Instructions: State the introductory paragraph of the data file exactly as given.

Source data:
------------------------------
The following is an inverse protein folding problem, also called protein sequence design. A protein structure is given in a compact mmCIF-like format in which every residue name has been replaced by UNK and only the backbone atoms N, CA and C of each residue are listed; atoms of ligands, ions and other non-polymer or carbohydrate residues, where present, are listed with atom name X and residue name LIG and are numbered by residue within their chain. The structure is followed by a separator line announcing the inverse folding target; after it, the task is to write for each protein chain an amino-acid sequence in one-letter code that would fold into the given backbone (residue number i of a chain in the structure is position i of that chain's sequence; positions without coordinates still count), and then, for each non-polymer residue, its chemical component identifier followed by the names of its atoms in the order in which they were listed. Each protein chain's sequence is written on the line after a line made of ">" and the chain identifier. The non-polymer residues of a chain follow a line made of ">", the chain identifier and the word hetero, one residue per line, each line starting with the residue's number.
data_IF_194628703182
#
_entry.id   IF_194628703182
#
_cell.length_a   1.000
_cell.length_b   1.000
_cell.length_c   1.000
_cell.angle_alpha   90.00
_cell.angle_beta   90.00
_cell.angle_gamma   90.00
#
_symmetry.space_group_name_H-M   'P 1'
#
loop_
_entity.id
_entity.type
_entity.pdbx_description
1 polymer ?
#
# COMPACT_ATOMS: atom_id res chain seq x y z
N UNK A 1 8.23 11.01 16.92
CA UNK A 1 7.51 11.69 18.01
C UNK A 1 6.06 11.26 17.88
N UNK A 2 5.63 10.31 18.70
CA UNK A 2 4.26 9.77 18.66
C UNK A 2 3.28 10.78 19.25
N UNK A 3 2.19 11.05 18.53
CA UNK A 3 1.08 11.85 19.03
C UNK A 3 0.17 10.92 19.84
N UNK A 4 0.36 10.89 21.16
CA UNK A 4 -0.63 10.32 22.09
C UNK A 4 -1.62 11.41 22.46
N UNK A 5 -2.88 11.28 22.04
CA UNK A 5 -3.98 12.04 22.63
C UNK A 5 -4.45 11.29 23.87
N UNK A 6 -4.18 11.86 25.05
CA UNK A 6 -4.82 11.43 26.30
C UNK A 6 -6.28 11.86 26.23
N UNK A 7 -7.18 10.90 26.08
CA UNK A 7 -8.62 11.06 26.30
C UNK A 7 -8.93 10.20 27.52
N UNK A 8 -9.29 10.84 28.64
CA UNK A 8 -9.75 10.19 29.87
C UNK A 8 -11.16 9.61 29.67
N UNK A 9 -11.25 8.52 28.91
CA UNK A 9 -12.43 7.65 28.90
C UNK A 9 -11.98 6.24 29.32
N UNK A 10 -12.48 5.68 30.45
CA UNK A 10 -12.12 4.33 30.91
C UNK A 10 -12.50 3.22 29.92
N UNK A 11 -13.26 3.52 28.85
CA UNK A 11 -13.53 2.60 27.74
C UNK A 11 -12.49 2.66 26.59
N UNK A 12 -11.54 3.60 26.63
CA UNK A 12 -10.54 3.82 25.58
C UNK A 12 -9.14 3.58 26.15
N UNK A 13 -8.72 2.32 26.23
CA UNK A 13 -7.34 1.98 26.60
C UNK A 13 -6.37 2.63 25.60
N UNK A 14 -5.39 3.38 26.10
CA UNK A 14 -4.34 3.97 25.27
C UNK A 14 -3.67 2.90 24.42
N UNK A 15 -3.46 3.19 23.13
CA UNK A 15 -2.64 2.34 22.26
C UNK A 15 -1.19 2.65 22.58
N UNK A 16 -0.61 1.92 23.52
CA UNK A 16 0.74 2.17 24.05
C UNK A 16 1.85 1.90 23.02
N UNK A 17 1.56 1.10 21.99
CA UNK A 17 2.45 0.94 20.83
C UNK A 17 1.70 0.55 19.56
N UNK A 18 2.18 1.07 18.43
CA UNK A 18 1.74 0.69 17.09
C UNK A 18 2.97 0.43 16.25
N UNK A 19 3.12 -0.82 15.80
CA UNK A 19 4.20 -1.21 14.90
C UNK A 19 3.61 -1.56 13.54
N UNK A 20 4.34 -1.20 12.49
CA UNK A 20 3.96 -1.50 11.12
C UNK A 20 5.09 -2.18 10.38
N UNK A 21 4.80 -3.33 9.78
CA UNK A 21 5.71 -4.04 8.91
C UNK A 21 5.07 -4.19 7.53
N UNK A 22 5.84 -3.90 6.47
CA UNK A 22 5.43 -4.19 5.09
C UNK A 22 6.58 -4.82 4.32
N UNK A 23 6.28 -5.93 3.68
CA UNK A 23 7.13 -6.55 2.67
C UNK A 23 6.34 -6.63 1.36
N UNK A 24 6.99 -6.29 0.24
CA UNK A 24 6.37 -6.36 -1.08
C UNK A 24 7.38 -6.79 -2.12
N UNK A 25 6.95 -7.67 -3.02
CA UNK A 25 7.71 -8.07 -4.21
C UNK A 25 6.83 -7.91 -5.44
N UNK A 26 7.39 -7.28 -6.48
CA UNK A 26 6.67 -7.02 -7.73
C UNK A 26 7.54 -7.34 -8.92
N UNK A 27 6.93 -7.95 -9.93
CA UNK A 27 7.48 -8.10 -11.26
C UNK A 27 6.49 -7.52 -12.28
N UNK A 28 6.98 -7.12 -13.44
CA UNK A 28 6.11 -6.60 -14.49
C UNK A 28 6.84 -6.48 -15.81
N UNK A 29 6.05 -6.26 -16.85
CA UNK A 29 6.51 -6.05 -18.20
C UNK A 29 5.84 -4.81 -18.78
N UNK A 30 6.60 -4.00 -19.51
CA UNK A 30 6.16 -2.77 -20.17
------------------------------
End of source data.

The following is an inverse protein folding problem, also called protein sequence design. A protein structure is given in a compact mmCIF-like format in which every residue name has been replaced by UNK and only the backbone atoms N, CA and C of each residue are listed; atoms of ligands, ions and other non-polymer or carbohydrate residues, where present, are listed with atom name X and residue name LIG and are numbered by residue within their chain. The structure is followed by a separator line announcing the inverse folding target; after it, the task is to write for each protein chain an amino-acid sequence in one-letter code that would fold into the given backbone (residue number i of a chain in the structure is position i of that chain's sequence; positions without coordinates still count), and then, for each non-polymer residue, its chemical component identifier followed by the names of its atoms in the order in which they were listed. Each protein chain's sequence is written on the line after a line made of ">" and the chain identifier. The non-polymer residues of a chain follow a line made of ">", the chain identifier and the word hetero, one residue per line, each line starting with the residue's number.